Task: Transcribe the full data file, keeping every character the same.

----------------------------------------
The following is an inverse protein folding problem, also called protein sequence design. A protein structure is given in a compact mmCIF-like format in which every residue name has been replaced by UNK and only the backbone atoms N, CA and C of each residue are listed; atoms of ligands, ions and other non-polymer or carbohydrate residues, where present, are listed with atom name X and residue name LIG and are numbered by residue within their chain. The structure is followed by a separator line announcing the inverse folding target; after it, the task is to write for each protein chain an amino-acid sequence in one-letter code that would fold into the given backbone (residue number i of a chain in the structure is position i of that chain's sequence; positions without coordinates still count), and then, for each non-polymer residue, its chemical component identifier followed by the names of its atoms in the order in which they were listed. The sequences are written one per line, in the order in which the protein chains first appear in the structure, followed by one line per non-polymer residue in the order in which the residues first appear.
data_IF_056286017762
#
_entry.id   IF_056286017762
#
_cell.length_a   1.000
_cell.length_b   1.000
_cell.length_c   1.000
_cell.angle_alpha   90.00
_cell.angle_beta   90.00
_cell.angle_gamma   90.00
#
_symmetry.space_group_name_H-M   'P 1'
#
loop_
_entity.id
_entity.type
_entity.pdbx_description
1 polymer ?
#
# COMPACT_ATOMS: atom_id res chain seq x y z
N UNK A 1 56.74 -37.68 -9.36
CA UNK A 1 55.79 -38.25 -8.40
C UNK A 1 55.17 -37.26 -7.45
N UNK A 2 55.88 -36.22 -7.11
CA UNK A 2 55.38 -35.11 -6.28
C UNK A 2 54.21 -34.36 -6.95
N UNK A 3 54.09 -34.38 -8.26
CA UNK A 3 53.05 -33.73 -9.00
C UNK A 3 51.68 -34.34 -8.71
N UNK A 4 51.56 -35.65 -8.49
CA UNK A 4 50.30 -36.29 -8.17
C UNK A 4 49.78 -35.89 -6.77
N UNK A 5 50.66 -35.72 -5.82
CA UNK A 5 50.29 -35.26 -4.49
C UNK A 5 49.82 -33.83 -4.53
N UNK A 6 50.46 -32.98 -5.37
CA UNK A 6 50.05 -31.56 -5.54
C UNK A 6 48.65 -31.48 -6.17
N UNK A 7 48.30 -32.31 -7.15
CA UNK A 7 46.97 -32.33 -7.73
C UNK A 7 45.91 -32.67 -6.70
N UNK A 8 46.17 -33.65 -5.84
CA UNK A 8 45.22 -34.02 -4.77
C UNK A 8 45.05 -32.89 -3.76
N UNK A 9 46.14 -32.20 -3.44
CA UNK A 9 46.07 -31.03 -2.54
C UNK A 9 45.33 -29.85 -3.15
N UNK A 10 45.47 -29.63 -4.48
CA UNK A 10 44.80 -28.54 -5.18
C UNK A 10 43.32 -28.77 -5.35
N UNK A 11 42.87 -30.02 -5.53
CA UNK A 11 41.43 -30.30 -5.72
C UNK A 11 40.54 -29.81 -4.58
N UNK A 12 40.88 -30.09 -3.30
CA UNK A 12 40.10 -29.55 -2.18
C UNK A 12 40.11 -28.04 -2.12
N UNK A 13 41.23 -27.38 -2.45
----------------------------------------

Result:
The following is an inverse protein folding problem, also called protein sequence design. A protein structure is given in a compact mmCIF-like format in which every residue name has been replaced by UNK and only the backbone atoms N, CA and C of each residue are listed; atoms of ligands, ions and other non-polymer or carbohydrate residues, where present, are listed with atom name X and residue name LIG and are numbered by residue within their chain. The structure is followed by a separator line announcing the inverse folding target; after it, the task is to write for each protein chain an amino-acid sequence in one-letter code that would fold into the given backbone (residue number i of a chain in the structure is position i of that chain's sequence; positions without coordinates still count), and then, for each non-polymer residue, its chemical component identifier followed by the names of its atoms in the order in which they were listed. The sequences are written one per line, in the order in which the protein chains first appear in the structure, followed by one line per non-polymer residue in the order in which the residues first appear.
data_IF_056286017762
#
_entry.id   IF_056286017762
#
_cell.length_a   1.000
_cell.length_b   1.000
_cell.length_c   1.000
_cell.angle_alpha   90.00
_cell.angle_beta   90.00
_cell.angle_gamma   90.00
#
_symmetry.space_group_name_H-M   'P 1'
#
loop_
_entity.id
_entity.type
_entity.pdbx_description
1 polymer ?
#
# COMPACT_ATOMS: atom_id res chain seq x y z
N UNK A 1 56.74 -37.68 -9.36
CA UNK A 1 55.79 -38.25 -8.40
C UNK A 1 55.17 -37.26 -7.45
N UNK A 2 55.88 -36.22 -7.11
CA UNK A 2 55.38 -35.11 -6.28
C UNK A 2 54.21 -34.36 -6.95
N UNK A 3 54.09 -34.38 -8.26
CA UNK A 3 53.05 -33.73 -9.00
C UNK A 3 51.68 -34.34 -8.71
N UNK A 4 51.56 -35.65 -8.49
CA UNK A 4 50.30 -36.29 -8.17
C UNK A 4 49.78 -35.89 -6.77
N UNK A 5 50.66 -35.72 -5.82
CA UNK A 5 50.29 -35.26 -4.49
C UNK A 5 49.82 -33.83 -4.53
N UNK A 6 50.46 -32.98 -5.37
CA UNK A 6 50.05 -31.56 -5.54
C UNK A 6 48.65 -31.48 -6.17
N UNK A 7 48.30 -32.31 -7.15
CA UNK A 7 46.97 -32.33 -7.73
C UNK A 7 45.91 -32.67 -6.70
N UNK A 8 46.17 -33.65 -5.84
CA UNK A 8 45.22 -34.02 -4.77
C UNK A 8 45.05 -32.89 -3.76
N UNK A 9 46.14 -32.20 -3.44
CA UNK A 9 46.07 -31.03 -2.54
C UNK A 9 45.33 -29.85 -3.15
N UNK A 10 45.47 -29.63 -4.48
CA UNK A 10 44.80 -28.54 -5.18
C UNK A 10 43.32 -28.77 -5.35
N UNK A 11 42.87 -30.02 -5.53
CA UNK A 11 41.43 -30.30 -5.72
C UNK A 11 40.54 -29.81 -4.58
N UNK A 12 40.88 -30.09 -3.30
CA UNK A 12 40.10 -29.55 -2.18
C UNK A 12 40.11 -28.04 -2.12
N UNK A 13 41.23 -27.38 -2.45